When she learned about the murder of George Floyd, Kayla Jackson was compelled to make a difference. She joined AmeriCorps and moved to St. Paul, Minn., to fulfill a term of service helping children in the area learn to read.
When her term ended in the summer of 2021, Jackson, who by this time had lived in Missouri, California, and three upstate New York cities, decided to stay in St. Paul.
“This area has a very close-knit, vibrant Black community—and I say Black because not every Black person identifies as African or American,” she said. “I connected with people here.”
Jackson got a job as archivist at the Hallie Q. Brown Community Center, helping to preserve the history of the Rondo neighborhood. Rondo once housed 85 percent of the city’s Black population before the state seized their homes and destroyed the neighborhood to make way for Interstate 94 in the 1950s. When that happened, much of St. Paul’s Black history was either destroyed or moved.
The Hallie Q. Brown Community Center started the Community Archive Project in 2016 to preserve Rondo’s history. Community members are asked to donate photos, artifacts, and documents to be preserved in the archive.
The project was volunteer-based as part of the Andrew W. Mellon Foundation’s programs to support community-based archives. It’s Jackson’s job to process, organize, and digitize the materials to preserve and make them accessible to the community. Virtual and in-person exhibits, as well as an online catalogue database containing more than 3,000 searchable objects, are planned to be made available to the public this spring.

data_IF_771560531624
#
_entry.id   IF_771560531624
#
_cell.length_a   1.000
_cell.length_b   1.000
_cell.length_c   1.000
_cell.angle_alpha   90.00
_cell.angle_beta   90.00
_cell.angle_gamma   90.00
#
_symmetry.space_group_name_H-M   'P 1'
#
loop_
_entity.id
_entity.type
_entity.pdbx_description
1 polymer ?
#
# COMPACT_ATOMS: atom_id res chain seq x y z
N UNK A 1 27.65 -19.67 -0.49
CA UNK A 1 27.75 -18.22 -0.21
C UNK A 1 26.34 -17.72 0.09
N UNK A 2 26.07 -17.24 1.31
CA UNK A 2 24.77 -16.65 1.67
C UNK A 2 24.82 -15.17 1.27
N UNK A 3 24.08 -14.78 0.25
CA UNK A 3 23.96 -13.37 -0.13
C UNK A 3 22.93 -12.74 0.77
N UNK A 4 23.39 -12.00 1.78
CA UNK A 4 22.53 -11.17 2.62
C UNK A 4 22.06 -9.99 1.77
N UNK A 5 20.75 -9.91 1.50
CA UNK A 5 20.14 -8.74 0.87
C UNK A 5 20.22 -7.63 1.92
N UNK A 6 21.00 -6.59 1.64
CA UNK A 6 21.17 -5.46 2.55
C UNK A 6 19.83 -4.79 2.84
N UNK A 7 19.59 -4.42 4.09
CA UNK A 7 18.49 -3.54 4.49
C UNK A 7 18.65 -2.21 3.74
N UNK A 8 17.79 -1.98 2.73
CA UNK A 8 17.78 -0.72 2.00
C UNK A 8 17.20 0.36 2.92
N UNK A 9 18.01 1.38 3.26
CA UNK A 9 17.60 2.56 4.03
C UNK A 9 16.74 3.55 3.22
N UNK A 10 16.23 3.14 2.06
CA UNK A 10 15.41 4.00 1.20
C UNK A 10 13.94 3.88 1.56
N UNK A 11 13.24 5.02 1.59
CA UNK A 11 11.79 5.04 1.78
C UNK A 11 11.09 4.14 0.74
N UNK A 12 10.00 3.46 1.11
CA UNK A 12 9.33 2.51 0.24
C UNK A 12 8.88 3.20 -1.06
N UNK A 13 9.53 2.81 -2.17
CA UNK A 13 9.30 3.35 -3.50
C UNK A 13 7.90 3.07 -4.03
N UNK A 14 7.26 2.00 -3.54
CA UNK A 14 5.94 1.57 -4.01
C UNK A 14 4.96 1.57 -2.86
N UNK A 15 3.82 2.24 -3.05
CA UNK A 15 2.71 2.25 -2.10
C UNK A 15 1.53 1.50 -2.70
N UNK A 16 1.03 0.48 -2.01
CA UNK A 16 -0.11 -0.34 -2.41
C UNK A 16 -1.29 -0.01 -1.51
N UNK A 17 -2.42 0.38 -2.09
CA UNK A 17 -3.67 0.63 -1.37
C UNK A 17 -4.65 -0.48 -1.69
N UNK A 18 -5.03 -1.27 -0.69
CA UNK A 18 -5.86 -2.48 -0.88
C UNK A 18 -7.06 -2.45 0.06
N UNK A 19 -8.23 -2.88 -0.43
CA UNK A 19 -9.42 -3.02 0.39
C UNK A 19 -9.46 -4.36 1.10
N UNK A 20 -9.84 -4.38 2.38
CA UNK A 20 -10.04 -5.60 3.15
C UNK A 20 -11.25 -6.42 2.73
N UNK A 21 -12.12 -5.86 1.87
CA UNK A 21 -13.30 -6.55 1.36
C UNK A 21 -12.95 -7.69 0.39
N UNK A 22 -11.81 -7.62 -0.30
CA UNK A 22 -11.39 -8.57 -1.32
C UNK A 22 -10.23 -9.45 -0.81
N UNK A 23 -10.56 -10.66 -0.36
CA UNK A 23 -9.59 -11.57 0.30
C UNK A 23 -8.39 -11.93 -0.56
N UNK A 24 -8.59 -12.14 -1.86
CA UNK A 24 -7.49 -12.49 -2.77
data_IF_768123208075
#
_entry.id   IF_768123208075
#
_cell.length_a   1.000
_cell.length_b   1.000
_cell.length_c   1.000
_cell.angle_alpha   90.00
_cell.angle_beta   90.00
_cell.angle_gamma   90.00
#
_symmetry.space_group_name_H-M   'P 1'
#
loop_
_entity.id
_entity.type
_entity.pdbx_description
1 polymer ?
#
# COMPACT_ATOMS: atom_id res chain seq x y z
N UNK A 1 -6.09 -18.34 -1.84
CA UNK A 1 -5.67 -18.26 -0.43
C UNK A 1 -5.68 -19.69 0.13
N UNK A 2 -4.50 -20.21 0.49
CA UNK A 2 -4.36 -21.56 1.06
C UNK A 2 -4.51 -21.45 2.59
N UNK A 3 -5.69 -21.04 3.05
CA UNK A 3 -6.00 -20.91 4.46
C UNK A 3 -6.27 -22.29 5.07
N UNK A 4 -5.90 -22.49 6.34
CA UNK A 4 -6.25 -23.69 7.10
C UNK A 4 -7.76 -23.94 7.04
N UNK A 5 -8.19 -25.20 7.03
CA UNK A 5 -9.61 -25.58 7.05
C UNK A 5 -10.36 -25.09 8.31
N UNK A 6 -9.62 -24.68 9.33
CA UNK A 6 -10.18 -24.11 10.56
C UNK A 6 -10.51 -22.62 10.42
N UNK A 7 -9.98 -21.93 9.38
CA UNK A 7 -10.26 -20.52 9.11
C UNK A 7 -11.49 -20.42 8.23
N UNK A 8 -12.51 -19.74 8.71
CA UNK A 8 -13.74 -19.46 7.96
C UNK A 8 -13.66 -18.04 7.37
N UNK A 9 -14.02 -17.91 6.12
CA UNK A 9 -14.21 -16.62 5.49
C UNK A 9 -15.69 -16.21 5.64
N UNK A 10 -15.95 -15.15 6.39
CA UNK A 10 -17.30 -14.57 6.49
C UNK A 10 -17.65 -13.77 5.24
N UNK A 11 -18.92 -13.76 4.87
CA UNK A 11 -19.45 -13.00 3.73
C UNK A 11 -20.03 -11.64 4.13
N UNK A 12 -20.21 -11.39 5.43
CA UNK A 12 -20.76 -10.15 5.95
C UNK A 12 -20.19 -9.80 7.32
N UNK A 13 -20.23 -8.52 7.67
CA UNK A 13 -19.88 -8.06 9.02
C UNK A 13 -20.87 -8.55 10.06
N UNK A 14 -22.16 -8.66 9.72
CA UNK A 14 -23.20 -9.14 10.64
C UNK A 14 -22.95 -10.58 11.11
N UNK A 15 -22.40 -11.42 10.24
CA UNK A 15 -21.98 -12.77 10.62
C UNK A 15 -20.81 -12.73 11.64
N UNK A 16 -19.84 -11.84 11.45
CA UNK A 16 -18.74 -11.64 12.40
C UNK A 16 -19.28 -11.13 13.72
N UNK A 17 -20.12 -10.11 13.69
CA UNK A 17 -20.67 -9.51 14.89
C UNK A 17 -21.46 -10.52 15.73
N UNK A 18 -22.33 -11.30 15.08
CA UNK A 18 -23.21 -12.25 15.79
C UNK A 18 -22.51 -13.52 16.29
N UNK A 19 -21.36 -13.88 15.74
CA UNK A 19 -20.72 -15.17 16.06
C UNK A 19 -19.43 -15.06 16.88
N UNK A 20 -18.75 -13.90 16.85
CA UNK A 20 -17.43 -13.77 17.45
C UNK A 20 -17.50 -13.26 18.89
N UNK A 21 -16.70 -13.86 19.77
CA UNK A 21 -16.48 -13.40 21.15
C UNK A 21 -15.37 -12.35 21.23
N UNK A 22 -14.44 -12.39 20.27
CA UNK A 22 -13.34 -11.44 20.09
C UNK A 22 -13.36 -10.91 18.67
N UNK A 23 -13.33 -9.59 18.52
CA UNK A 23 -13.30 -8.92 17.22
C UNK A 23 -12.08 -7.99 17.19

Reflecting on the importance of this work, Jackson explained that often in marginalized communities, especially the Black community, there is a lack of trust in museums.
“So the histories are told through a very white lens, and the materials that museums collect are only a fraction of what the multi-faceted Black experience is. There are so many Black people I know who have beautiful photographs that are truly one-of-a-kind but they don’t feel comfortable giving them to a museum, so they are kept at home in less than ideal conditions for long-term preservation.”
Some of the historic materials in the archive include a signed portrait of journalist and civil rights advocate Ida B. Wells, and handwritten journals from the Ladies Aid Society of Pilgrim Baptist Church, which include descriptions of speeches made by Nellie G. Francis, a suffragist, civic leader, and civil rights activist.
There is also a photo of an interracial couple on their wedding day, taken a decade before the historic Loving v. Virginia case, and a photo of a Black teenage man kissing a white teenage woman on the cheek a year after the murder of Emmett Till.